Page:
University applications to come after A-level results
Students will apply to university after they have taken A-levels in a major shake-up of higher education policy, the Government has revealed. Candidates currently apply for degree courses on the basis of grades their teachers predict they will get. But so many are now predicted for three As that top universities have to turn many away. Research also shows many state school students do better than expected in final exams. As a result, they lose out on places that would be theirs on merit at top universities.
The Evening Standard
EU students could cost us millions, warn MPs
Taxpayers could be landed with a multi-million pound bill to pay the tuition fees of European Union students attending English universities, MPs have warned. Graduates from other EU countries will be able to avoid repaying loans they take out from the Government to pay their fees, they claim. The Education Secretary Ruth Kelly has admitted that she does not know how the Government will ensure EU students pay money back. The loophole has arisen because from next year students will no longer have to pay tuition fees "upfront", but can do so after they graduate.
The Daily Mail
Universities to receive funds to encourage part-timers
Universities are to get more funding for part-time students, it emerged yesterday, as Ruth Kelly, the Education Secretary, called for action "as a matter of urgency". The Higher Education Funding Council for England confirmed that it would introduce new grants from autumn 2006 to reduce the barrier formed by higher tuition fees for part-time students, many of whom come from social groups the Government is keen to encourage on to courses.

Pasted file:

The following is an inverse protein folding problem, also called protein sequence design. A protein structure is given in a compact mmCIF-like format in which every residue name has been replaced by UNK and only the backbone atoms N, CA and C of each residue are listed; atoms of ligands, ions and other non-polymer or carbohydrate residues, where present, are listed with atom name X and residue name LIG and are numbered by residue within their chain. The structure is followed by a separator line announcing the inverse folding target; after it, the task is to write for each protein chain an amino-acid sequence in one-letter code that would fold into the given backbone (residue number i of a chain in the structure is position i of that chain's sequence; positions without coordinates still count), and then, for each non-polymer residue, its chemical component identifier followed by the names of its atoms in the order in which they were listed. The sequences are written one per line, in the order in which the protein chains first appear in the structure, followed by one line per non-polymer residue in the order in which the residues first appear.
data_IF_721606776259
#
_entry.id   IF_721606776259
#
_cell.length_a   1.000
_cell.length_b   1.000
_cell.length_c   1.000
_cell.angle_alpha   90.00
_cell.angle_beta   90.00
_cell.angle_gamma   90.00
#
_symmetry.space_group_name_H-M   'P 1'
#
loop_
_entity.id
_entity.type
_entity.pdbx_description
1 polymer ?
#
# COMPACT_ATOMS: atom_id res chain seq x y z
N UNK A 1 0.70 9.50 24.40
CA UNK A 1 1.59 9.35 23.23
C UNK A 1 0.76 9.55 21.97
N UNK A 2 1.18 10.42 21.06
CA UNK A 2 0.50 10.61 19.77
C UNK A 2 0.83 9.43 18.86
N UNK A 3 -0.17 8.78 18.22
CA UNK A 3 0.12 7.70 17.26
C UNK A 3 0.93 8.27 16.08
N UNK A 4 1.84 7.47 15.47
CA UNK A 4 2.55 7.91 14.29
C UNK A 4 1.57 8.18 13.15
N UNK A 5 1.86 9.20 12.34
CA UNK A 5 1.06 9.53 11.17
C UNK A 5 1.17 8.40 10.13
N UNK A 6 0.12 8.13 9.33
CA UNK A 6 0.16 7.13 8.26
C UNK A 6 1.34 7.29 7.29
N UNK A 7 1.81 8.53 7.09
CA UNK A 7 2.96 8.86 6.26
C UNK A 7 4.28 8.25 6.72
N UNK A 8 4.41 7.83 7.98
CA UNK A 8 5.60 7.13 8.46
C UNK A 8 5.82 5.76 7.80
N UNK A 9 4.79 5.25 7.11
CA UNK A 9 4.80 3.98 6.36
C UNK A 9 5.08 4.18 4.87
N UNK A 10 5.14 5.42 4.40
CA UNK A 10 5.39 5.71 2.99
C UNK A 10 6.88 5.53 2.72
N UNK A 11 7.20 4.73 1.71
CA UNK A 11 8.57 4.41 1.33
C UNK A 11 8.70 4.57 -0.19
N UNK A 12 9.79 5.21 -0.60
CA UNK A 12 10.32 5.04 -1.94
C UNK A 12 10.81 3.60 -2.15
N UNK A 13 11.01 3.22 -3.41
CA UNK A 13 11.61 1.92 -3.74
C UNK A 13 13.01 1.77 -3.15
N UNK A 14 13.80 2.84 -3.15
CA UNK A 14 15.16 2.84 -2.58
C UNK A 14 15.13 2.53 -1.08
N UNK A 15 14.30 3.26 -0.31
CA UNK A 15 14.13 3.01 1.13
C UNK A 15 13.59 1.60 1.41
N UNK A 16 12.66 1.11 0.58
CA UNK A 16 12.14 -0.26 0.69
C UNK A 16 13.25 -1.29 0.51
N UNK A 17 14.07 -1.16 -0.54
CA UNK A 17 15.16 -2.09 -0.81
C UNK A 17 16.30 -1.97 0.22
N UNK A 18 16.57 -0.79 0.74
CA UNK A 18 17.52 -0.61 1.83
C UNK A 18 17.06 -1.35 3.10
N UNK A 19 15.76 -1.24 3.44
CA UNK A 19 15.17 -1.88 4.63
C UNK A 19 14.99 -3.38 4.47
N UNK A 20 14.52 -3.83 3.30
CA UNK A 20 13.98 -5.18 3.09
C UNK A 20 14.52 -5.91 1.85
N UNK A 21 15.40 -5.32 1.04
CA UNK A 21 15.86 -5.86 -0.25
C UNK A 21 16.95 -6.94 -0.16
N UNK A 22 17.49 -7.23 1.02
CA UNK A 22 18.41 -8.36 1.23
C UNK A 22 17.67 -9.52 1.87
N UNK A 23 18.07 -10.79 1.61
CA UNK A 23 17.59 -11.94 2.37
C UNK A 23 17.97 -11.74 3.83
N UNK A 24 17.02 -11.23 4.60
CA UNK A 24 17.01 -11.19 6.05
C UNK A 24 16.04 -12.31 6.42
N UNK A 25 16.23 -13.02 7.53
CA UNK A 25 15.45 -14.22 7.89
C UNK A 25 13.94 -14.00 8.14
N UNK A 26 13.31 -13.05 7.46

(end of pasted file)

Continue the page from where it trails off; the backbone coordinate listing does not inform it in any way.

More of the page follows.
The Financial Times
Press freedom row sparks walkout
The entire editorial staff of an Oxford University student newspaper has walked out after a row over press freedom and the sacking of three senior journalists. The row started when the paper's drama editor was accused of giving prominence to rave reviews of two of his own plays. Although he was backed by the Oxford Student's two joint editors, the board that runs the paper sacked him. When the two editors wanted to run a story about the row, they were dismissed after refusing to comply with board's decision to steer clear of the issue in print. Reporters and subeditors then resigned en masse.
Internet degrees a disgraceful waste
A Government initiative to offer British university degree courses over the internet has been condemned by MPs as a "disgraceful waste" of public money after it recruited just 900 students at a cost of £50 million. An investigation by the Commons Education Select Committee found that studying at the UK e-University, which folded last year six months after the launch of its first courses, cost an average of £44,000 per student - more expensive than it would cost a student to attend Oxford or Cambridge.
The Guardian, Financial Times, Daily Mail
Research councils offer PhD students up to £12,000 in living expenses and pay fees
So, you're pretty sure you're on for a 2:1, your degree course has whetted your appetite to delve more deeply into your chosen subject and all your lecturers have said you're just the sort of person who should be doing research work. What's the problem? Money, that's the problem. Like most undergraduates approaching the end of three years as a full-time student, your overdraft is bigger than you dreamt possible, and the thought of financing more years of academic life poses serious questions.
Cancer research centre for Manchester
Manchester University and the city's two leading cancer research units are joining forces to set up a cancer research centre. The aim of the project is to double the amount of cancer research activity and establish the city as one of the biggest treatment and research centres in Europe.
The Financial Times
Regarding the Open University.
The Daily Telegraph